On June 3rd, 2017 Cardiff will host the final of the UEFA Champions League and the Welsh Capital will see an influx of around 170,000 people over the weekend. But the Vale of Glamorgan could lose out to the tune of tens of thousands.
Whilst many will arrive via scheduled and special charter flights into Cardiff Airport, others will arrive in their own aircraft ranging from small 2 seaters through to luxury biz-jets.
But if you are looking to arrive into Wales with your own aircraft then there is a problem thanks to the enforced airspace constraint for the 2nd, 3rd & 4th June. A constraint that means the Vale of Glamorgan will see little to no benefit from the event.
The constraint means that no Visual Flight Rules (VFR) traffic can arrive or depart from an area stretching from Swansea in the west to the English border in the east and the Bristol Channel area between Cardiff and Bristol. VFR traffic can also not transit through the area. This means no flying lessons or private flying from any airfield in that region and no VFR arrivals for the game in South Wales.
The result is that UEFA’s official airfield for General Aviation (VFR Traffic) is Cotswold Airport (Kemble) in Gloucestershire, England meaning that visitors have a 70 mile trip to Cardiff and companies like St Athan based Horizon Flight Training have to not only cancel their operations for the weekend (flying lessons, charters, aircraft hire etc) but also miss out on the potential to host scores of aircraft and the associated revenue that comes with that. An estimated 100 General Aviation (GA) aircraft per day are expected to fly in for the event.
It’s not just the flying clubs though. If aircraft were allowed to arrive into airfields such St Athan then you have the revenue from the local taxi & coach companies needed to take visitors into Cardiff, local hotels & B&B’s miss out on revenue from passengers staying near to the airfield and of course, the local economy generally thanks to the increased number of people in the area. All that benefit will now go to England despite Wales hosting the event.
It won’t even be balanced by the increased flights through Cardiff Airport as unfortunately for the Vale of Glamorgan Economy, a well-organised plan is in place to get visitors from Cardiff Airport into Cardiff as quickly as possible.
St Athan closed
The constraint, which is resulting St Athan being fully closed during the period, is already marred by controversy. The Welsh Government told Aviation Wales that “The impact has been long considered and relayed to operators through a number of forums over several months.” but flying schools and local aerospace companies we spoke to say they still haven’t officially been told that St Athan will be closed and for how many days.
The decision to close St Athan airfield has baffled many with the potential revenue not only for businesses within the airfield but the wider area as well, potentially running into millions.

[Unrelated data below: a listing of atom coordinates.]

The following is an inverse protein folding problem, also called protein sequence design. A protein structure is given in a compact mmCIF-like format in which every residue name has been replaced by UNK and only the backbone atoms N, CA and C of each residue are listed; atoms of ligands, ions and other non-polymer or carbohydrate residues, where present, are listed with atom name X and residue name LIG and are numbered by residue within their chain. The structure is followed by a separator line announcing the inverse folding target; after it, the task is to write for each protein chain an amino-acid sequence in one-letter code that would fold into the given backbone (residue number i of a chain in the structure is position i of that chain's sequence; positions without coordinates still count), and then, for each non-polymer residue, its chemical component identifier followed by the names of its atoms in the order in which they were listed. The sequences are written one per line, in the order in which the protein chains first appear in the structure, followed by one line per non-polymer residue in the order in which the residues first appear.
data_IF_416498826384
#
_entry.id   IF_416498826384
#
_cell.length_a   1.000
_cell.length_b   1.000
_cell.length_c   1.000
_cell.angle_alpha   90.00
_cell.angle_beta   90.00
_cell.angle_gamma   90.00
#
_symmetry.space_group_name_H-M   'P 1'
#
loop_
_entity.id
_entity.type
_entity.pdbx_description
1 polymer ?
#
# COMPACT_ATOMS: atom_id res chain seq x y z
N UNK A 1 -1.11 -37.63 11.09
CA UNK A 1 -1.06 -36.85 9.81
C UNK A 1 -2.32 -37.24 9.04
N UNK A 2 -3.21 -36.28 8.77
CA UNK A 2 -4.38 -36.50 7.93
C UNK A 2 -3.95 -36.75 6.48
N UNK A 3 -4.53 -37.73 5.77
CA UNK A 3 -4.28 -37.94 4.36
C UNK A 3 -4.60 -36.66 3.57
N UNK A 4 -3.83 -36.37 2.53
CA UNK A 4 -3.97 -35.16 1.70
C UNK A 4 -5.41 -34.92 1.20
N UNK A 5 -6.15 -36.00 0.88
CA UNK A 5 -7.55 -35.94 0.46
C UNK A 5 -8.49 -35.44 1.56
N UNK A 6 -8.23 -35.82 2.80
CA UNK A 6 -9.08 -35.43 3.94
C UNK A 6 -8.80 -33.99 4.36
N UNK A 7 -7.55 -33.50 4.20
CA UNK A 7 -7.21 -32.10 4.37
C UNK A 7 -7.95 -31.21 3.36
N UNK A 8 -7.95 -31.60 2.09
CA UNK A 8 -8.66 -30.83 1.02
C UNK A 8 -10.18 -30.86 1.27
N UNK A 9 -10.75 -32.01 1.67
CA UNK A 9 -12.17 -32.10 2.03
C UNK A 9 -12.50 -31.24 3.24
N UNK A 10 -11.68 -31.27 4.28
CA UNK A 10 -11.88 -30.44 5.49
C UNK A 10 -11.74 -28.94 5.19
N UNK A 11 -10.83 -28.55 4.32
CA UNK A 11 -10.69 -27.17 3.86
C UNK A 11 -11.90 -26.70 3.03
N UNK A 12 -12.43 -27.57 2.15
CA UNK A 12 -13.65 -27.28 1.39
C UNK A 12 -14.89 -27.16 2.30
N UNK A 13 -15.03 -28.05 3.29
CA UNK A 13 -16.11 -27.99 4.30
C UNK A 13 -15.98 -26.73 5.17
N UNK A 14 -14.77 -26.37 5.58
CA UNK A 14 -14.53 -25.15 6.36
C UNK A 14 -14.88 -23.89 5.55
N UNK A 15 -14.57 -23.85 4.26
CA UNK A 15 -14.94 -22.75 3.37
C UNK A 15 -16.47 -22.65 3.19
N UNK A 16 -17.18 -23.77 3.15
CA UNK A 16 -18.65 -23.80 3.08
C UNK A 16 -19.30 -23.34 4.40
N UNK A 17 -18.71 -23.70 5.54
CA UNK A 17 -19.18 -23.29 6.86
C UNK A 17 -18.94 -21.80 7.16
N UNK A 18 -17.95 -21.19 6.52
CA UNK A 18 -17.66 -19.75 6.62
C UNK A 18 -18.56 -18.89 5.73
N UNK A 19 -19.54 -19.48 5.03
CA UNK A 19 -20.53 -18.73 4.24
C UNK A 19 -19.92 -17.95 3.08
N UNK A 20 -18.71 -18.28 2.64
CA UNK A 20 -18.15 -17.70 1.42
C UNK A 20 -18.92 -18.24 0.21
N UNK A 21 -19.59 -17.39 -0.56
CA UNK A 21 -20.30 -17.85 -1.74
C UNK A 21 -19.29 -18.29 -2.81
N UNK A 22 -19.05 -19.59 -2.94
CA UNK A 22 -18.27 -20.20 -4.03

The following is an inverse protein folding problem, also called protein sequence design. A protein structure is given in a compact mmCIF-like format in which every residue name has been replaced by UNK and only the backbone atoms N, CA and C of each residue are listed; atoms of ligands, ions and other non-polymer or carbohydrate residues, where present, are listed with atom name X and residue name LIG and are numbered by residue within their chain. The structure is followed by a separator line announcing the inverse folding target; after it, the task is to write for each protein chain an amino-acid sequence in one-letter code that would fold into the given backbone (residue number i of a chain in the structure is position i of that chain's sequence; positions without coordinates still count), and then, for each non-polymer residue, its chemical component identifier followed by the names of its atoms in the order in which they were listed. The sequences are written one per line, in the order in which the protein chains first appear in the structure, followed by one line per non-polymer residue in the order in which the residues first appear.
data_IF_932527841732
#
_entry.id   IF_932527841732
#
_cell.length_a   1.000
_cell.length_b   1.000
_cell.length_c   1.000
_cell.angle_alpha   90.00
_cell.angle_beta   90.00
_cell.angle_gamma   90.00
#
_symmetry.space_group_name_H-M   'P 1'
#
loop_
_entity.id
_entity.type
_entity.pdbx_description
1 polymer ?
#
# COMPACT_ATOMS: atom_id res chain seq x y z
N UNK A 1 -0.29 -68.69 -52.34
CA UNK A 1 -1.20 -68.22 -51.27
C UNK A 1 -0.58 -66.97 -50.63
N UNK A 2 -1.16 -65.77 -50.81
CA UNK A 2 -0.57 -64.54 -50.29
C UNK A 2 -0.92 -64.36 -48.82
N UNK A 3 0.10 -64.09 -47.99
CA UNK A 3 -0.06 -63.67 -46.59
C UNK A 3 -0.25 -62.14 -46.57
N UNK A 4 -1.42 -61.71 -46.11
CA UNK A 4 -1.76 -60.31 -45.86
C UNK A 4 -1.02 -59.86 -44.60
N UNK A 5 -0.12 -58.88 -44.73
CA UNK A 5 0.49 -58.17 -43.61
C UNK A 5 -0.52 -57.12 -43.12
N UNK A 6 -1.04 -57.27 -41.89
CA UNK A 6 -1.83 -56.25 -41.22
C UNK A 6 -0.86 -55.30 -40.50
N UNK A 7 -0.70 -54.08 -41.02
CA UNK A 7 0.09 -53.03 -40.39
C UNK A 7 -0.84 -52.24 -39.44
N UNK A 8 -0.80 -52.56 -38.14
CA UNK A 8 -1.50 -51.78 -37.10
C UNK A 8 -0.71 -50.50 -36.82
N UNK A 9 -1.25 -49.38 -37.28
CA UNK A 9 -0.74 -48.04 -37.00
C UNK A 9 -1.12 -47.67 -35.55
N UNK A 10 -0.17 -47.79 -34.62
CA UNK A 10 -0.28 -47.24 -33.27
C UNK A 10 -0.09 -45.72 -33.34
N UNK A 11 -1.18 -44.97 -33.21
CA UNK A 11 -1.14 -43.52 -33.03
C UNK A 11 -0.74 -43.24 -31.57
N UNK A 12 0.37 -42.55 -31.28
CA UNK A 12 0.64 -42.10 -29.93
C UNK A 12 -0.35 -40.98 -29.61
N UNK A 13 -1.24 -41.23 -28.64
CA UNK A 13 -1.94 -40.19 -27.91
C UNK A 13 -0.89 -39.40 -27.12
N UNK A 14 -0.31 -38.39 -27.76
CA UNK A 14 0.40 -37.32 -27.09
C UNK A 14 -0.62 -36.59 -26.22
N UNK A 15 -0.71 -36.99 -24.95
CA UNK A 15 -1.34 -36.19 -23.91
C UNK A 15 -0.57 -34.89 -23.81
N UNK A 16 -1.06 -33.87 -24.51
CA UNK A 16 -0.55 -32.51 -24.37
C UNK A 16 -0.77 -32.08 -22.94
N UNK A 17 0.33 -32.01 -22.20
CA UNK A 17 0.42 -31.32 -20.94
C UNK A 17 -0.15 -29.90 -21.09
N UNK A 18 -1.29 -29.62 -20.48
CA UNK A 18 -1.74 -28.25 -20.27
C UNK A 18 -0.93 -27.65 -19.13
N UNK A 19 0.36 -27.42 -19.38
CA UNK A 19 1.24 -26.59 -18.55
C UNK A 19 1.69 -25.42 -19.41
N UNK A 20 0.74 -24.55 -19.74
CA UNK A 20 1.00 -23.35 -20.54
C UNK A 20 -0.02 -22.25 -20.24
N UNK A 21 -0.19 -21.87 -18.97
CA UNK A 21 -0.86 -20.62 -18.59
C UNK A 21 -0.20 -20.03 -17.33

Horizon Flight Training at St Athan, for example, have booked several aircraft to fly out to the Aero Expo at High Wycombe to promote GA flying in South Wales and raise awareness for the region but under the constraint, they now won’t be able to depart resulting in a financial loss from the bookings and potential earnings from them being represented. Taking aside potential revenue from visitors for UEFA, Horizon’s Owner, John Sparks told us that he stands to lose £6000 in revenue from cancelled lessons, aircraft hire and fuel. He told us that he will be seeking compensation for the lost revenue.
In a letter seen by Aviation Wales, Ken Skates AM says “The decision to close St Athan airfield during the UEFA Champions League Final at the beginning of June was made as a result of several discussions with the safety regulator around the constraints placed on UK airspace”
Obviously, there is a safety argument, Cardiff Airport will be much busier than during normal operations and St Athan and Cardiff Airport are located very close together but there was no such constraint in place for the NATO Conference or the Rugby World Cup. Both events saw a significant increase in traffic at Cardiff Airport. In fact, no previous event in South Wales has resulted in this kind of airspace constraint despite the Rugby World Cup seeing around 550,000 people visit Cardiff during the tournament.
Furthermore, there are safe ways for aircraft to depart from St Athan without conflicting with Cardiff Airport’s approach paths with pilots and Air Traffic Controller Officers (ATCO’s) agreeing that this is possible.
It seems strange that in an area that the Welsh Government is promoting as an Aviation Enterprise Zone, a constraint is put in place to effectively throttle any aviation that doesn’t use Cardiff Airport. We asked the Welsh Government about this and that the constraint meant an airfield in England would be the Official GA Airfield and their spokesperson told us “The capacity constraints placed on the local airspace extend as far as Bristol, GA traffic is able to operate normally outside of these constraints which include Swansea and other Welsh airfields.”
No other welsh airfields including Swansea were considered as a viable alternative.